FBI counterintelligence investigators have focused on the activities of Alexander Torshin, the deputy governor of Russia’s central bank who is known for his close relationships with both Russian President Vladimir Putin and the NRA, the sources said.

It is illegal to use foreign money to influence federal elections.

It’s unclear how long the Torshin inquiry has been ongoing, but the news comes as Justice Department Special Counsel Robert Mueller’s sweeping investigation of Russian meddling in the 2016 election, including whether the Kremlin colluded with Trump’s campaign, has been heating up.

All of the sources spoke on condition of anonymity because Mueller’s investigation is confidential and mostly involves classified information.

A spokesman for Mueller’s office declined comment.

Disclosure of the Torshin investigation signals a new dimension in the 18-month-old FBI probe of Russia’s interference. McClatchy reported a year ago that a multi-agency U.S. law enforcement and counterintelligence investigation into Russia’s intervention, begun even before the start of the 2016 general election campaign, initially included a focus on whether the Kremlin secretly helped fund efforts to boost Trump, but little has been said about that possibility in recent months.

The extent to which the FBI has evidence of money flowing from Torshin to the NRA, or of the NRA’s participation in the transfer of funds, could not be learned.

However, the NRA reported spending a record $55 million on the 2016 elections, including $30 million to support Trump – triple what the group devoted to backing Republican Mitt Romney in the 2012 presidential race. Most of that was money was spent by an arm of the NRA that is not required to disclose its donors.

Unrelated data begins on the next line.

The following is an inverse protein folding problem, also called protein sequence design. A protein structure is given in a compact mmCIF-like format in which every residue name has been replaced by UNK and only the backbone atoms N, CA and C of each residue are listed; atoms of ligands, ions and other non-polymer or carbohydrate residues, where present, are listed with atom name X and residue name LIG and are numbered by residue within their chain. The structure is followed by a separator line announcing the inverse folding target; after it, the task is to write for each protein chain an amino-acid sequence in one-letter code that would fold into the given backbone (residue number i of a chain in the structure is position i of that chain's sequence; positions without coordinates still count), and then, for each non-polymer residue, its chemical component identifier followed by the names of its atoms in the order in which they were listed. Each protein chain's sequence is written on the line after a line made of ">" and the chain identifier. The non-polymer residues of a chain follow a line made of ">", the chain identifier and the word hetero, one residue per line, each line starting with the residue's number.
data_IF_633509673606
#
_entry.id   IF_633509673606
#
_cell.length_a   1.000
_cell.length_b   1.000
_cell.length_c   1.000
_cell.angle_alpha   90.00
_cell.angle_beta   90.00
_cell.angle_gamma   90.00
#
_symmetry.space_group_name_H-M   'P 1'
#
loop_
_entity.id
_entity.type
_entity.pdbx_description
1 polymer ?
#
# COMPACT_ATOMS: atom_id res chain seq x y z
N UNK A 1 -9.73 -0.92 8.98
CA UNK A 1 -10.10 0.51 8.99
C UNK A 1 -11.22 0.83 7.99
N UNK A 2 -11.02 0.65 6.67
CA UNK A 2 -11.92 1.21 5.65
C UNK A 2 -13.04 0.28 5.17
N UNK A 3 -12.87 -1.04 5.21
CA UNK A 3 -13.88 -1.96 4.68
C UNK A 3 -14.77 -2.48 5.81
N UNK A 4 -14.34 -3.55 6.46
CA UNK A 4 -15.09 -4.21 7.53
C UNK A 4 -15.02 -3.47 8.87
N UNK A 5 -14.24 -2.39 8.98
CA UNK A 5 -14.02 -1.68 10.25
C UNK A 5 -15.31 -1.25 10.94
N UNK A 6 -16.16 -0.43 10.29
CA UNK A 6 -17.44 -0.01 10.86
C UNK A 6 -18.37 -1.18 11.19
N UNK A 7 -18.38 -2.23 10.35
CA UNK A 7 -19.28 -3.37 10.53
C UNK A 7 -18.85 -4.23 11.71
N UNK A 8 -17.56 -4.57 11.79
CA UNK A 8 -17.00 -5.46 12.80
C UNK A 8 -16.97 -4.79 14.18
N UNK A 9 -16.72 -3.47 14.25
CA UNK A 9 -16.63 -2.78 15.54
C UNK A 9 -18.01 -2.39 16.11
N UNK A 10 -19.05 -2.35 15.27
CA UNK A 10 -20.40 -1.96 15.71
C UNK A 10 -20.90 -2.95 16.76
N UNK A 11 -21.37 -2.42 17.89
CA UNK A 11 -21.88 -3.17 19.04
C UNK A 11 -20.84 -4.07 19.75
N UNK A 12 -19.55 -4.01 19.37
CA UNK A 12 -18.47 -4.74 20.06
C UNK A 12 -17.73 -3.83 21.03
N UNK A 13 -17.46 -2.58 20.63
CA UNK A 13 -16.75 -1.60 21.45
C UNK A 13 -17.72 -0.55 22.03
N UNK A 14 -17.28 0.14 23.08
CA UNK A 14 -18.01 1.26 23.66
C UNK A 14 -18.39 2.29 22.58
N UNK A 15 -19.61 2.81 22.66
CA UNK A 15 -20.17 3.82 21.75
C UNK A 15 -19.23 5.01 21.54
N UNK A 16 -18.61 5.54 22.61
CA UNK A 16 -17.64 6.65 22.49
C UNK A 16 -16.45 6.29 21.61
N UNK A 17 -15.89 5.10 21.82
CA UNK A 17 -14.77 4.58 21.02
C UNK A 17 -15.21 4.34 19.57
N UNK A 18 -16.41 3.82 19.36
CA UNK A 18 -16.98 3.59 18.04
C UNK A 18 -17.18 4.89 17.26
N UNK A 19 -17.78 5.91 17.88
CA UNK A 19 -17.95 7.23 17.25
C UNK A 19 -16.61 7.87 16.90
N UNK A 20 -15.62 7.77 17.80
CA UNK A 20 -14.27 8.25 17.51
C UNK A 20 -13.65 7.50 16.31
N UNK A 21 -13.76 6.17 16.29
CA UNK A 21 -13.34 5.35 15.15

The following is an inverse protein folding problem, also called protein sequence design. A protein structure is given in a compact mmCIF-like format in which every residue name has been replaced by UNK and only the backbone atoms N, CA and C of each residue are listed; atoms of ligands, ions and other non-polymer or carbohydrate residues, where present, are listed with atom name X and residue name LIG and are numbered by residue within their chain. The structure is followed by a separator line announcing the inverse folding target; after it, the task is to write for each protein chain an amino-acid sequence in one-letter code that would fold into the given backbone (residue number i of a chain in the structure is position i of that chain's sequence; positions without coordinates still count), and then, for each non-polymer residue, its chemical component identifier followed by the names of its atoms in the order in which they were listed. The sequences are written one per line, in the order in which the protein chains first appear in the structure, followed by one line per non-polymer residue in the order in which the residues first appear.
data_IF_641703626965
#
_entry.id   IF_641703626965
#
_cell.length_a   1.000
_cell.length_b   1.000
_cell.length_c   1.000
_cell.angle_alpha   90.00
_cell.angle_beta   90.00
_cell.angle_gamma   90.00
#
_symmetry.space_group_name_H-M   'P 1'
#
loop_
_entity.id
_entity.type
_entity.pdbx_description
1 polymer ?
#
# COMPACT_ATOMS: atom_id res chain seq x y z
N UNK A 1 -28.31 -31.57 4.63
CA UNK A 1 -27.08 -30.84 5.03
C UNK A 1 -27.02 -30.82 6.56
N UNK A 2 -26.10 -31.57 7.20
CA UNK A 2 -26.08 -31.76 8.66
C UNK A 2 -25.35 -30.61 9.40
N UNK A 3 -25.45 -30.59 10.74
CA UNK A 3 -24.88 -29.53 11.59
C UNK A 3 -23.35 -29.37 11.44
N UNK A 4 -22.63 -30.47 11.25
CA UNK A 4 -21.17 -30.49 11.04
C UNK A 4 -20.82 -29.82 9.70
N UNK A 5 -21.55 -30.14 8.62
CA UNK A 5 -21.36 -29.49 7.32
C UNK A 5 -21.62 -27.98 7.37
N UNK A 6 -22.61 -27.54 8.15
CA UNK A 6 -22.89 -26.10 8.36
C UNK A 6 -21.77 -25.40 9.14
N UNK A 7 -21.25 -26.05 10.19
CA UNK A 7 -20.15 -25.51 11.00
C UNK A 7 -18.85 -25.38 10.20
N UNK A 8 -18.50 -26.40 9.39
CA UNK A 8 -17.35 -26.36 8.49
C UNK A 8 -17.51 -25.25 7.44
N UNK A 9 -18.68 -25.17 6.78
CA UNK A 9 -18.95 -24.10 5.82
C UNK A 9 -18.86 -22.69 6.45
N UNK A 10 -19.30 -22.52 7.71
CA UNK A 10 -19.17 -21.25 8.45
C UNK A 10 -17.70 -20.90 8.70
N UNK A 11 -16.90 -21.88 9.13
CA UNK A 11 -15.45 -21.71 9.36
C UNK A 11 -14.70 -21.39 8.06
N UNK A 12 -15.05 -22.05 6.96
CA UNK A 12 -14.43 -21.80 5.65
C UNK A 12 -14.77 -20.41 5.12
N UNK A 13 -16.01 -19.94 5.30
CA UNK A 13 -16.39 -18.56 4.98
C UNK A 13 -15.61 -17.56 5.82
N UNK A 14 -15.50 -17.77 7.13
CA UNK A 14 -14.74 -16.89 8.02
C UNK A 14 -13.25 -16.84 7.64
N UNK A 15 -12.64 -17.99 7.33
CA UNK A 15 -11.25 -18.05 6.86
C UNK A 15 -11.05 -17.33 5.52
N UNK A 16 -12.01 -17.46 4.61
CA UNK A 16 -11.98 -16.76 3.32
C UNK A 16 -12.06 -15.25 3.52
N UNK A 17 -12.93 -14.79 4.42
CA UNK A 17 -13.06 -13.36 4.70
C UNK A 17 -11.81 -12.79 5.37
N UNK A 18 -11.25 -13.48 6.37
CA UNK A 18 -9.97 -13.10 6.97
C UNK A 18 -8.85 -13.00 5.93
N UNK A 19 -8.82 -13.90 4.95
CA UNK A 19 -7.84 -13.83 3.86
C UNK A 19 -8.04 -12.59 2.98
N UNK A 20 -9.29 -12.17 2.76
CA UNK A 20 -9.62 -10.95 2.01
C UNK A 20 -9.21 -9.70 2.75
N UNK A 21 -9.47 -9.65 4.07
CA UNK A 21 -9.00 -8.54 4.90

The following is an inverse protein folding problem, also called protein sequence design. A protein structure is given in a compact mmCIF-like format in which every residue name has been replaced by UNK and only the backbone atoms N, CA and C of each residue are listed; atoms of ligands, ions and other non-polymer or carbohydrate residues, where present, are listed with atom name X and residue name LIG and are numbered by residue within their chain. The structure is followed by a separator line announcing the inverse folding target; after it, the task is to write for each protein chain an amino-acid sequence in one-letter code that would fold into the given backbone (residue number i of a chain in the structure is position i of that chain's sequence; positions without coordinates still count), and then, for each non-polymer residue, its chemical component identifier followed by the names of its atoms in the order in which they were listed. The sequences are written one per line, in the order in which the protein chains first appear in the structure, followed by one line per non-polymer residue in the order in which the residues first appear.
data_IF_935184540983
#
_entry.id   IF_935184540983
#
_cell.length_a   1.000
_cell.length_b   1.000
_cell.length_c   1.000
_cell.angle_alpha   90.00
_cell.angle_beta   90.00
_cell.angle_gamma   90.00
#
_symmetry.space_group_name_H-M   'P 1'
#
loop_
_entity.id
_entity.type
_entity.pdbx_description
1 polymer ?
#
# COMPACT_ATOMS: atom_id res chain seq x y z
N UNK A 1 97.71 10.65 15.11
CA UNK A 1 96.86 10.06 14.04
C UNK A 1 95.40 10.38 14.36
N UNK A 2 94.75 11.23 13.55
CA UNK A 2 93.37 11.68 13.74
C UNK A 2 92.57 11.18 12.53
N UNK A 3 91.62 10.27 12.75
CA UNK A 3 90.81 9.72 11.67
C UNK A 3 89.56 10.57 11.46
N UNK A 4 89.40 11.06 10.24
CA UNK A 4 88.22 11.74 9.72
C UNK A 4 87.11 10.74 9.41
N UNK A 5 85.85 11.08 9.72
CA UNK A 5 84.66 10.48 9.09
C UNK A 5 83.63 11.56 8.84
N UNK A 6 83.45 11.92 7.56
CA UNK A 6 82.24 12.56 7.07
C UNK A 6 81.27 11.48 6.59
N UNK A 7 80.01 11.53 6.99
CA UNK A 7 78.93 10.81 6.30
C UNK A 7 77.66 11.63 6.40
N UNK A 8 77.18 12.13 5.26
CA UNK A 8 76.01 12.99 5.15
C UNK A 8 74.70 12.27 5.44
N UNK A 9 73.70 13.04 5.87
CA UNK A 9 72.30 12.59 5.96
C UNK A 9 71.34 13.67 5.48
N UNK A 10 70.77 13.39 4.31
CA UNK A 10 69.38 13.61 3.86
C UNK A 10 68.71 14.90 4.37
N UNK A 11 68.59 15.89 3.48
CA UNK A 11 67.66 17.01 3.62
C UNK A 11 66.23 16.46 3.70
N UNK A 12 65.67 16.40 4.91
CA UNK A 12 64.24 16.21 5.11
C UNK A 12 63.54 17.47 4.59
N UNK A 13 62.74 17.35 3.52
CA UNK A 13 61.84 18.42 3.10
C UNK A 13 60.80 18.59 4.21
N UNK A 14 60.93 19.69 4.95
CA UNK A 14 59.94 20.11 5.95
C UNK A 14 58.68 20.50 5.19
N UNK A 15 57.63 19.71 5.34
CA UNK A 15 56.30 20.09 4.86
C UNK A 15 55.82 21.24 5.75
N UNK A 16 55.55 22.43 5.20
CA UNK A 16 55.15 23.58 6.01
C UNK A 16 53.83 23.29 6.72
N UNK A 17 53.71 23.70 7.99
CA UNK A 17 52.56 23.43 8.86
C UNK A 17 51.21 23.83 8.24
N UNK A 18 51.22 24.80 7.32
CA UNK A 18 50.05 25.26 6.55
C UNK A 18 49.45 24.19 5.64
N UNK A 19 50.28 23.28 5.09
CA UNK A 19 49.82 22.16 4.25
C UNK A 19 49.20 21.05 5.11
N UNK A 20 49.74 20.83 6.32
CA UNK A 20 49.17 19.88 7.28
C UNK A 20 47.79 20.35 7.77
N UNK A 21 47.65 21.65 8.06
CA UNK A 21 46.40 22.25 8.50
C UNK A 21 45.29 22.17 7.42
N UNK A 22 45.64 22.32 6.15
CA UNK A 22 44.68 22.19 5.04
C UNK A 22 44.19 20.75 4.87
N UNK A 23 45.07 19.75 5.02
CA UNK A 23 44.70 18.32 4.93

Two people with close connections to the powerful gun lobby said its total election spending actually approached or exceeded $70 million. The reporting gap could be explained by the fact that independent groups are not required to reveal how much they spend on Internet ads or field operations, including get-out-the-vote efforts.

During the campaign, Trump was an outspoken advocate of the Second Amendment right to bear arms, at one point drawing a hail of criticism by suggesting that, if Clinton were elected, gun rights advocates could stop her from winning confirmation of liberal Supreme Court justices who support gun control laws.

“If she gets to pick her judges, nothing you can do folks,” Trump said at a rally in August 2016. “Although the Second Amendment people, maybe there is, I don’t know.”

Spanish authorities tag Torshin for money laundering

Torshin, a leading figure in Putin’s party, has been implicated in money laundering by judicial authorities in Spain, as Bloomberg News first revealed in 2016. Spanish investigators alleged in an almost 500-page internal report that Torshin, who was then a senator, capitalized on his government role to assist mobsters laundering funds through Spanish properties and banks, Bloomberg reported

A summary obtained by McClatchy of the still-secret report links Torshin to Russian money laundering and describes him as a godfather in a major Russian criminal organization called Taganskaya.

Investigators for three congressional committees probing Russia’s 2016 operations also have shown interest in Torshin, a lifetime NRA member who has attended several of its annual conventions. At the group’s meeting in Kentucky in May 2016, Torshin spoke to Donald Trump Jr. during a gala event at the group’s national gathering in Kentucky in May 2016, when his father won an earlier-than-usual NRA presidential endorsement.